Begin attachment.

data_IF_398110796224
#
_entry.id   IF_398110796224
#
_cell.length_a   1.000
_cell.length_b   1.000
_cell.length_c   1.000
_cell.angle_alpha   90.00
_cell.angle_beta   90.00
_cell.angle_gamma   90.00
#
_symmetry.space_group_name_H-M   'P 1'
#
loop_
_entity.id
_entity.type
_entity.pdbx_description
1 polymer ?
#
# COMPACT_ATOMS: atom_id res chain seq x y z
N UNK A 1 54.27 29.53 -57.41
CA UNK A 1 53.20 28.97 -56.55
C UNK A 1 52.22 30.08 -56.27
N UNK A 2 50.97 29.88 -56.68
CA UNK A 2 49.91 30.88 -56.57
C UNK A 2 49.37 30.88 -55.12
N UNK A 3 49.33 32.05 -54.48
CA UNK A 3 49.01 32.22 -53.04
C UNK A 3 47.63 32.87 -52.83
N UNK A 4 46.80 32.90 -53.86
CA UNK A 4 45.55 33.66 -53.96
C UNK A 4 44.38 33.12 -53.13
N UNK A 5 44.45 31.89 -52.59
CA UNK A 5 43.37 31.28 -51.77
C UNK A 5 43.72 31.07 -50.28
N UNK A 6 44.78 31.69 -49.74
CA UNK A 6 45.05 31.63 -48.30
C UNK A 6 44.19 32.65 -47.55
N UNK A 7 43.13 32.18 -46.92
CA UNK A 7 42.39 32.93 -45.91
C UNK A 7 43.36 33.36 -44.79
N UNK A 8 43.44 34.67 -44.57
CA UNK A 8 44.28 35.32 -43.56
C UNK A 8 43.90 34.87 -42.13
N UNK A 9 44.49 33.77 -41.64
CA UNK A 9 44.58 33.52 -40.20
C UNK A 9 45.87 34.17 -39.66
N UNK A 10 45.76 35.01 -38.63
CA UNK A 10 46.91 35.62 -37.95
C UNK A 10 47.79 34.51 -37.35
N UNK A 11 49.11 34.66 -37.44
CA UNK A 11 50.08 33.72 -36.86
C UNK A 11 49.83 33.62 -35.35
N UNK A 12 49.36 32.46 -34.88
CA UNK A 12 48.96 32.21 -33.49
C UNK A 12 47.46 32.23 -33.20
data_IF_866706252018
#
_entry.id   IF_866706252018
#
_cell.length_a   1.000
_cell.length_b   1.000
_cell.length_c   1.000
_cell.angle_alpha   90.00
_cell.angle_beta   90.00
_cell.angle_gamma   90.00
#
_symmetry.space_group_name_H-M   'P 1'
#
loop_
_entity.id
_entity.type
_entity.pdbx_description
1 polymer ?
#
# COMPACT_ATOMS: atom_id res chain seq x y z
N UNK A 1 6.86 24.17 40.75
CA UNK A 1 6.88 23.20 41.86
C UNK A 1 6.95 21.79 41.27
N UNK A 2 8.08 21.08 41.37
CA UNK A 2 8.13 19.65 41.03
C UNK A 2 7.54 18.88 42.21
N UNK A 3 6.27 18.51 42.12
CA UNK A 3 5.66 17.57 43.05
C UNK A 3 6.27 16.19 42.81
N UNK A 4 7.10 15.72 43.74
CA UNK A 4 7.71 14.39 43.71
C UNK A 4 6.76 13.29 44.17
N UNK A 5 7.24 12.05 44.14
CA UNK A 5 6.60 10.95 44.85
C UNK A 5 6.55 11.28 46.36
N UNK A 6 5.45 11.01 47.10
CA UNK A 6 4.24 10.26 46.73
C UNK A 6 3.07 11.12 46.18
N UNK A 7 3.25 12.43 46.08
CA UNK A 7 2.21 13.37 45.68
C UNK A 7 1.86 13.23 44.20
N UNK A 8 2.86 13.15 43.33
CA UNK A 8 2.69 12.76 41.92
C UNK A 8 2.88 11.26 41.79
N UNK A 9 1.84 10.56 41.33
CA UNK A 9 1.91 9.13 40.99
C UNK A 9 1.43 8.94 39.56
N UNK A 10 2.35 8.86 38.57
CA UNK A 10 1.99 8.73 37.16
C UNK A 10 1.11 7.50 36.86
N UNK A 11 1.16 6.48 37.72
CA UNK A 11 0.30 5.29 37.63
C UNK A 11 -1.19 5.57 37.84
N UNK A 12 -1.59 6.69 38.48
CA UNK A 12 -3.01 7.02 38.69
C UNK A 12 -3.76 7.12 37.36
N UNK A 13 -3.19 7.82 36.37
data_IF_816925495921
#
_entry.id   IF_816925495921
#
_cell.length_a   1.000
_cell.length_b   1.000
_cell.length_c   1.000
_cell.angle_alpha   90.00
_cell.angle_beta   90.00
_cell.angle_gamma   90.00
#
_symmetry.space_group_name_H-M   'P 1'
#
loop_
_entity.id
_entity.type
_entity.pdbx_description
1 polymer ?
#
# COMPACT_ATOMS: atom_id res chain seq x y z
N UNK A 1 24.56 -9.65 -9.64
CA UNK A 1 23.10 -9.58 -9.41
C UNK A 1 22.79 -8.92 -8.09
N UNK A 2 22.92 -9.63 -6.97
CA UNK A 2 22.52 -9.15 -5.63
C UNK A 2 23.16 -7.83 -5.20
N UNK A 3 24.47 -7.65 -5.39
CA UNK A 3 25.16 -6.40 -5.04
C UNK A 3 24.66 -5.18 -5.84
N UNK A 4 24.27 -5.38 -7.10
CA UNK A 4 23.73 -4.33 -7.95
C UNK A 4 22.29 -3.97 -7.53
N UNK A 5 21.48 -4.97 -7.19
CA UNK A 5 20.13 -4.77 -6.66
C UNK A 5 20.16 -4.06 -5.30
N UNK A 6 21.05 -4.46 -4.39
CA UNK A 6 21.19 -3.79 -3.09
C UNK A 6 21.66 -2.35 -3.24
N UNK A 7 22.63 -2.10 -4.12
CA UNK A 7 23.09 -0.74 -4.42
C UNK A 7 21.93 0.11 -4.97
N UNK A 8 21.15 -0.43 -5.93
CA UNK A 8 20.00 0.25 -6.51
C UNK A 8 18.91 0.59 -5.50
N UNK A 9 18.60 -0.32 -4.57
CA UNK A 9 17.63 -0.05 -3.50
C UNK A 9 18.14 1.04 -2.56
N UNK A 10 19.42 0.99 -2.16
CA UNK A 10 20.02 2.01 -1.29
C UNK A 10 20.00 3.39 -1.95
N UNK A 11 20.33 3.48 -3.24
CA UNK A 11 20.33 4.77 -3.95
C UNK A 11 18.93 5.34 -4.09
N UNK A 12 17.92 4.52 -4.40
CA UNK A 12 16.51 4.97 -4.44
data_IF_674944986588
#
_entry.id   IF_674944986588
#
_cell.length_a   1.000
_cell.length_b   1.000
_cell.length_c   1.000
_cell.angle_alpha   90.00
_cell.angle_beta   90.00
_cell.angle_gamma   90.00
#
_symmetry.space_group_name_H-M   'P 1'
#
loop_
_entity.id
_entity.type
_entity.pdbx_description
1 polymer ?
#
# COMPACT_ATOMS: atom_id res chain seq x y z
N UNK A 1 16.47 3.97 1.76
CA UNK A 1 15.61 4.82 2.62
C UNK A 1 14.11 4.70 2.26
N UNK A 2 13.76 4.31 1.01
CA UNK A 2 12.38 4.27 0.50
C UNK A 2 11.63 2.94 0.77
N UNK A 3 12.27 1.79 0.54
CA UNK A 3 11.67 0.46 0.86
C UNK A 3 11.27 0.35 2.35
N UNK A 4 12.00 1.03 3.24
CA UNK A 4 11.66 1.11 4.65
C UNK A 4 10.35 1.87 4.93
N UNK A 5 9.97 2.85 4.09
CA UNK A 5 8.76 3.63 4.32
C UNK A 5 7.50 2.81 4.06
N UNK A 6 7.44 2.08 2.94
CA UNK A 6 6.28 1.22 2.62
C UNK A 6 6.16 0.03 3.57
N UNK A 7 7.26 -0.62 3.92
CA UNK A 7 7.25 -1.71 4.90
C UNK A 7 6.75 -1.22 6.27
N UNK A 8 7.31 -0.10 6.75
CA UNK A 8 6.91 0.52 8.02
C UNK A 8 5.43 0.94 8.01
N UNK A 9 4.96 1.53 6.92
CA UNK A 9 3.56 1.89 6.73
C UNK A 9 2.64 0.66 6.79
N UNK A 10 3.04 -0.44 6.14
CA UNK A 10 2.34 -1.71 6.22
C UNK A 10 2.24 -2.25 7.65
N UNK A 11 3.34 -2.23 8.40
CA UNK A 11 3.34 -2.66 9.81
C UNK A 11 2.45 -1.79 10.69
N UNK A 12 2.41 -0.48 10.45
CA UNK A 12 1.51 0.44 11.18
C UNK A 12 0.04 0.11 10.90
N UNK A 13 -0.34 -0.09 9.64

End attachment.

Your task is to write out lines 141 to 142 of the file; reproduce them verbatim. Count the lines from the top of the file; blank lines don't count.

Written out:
CA UNK A 3 25.16 -6.40 -5.04
C UNK A 3 24.66 -5.18 -5.84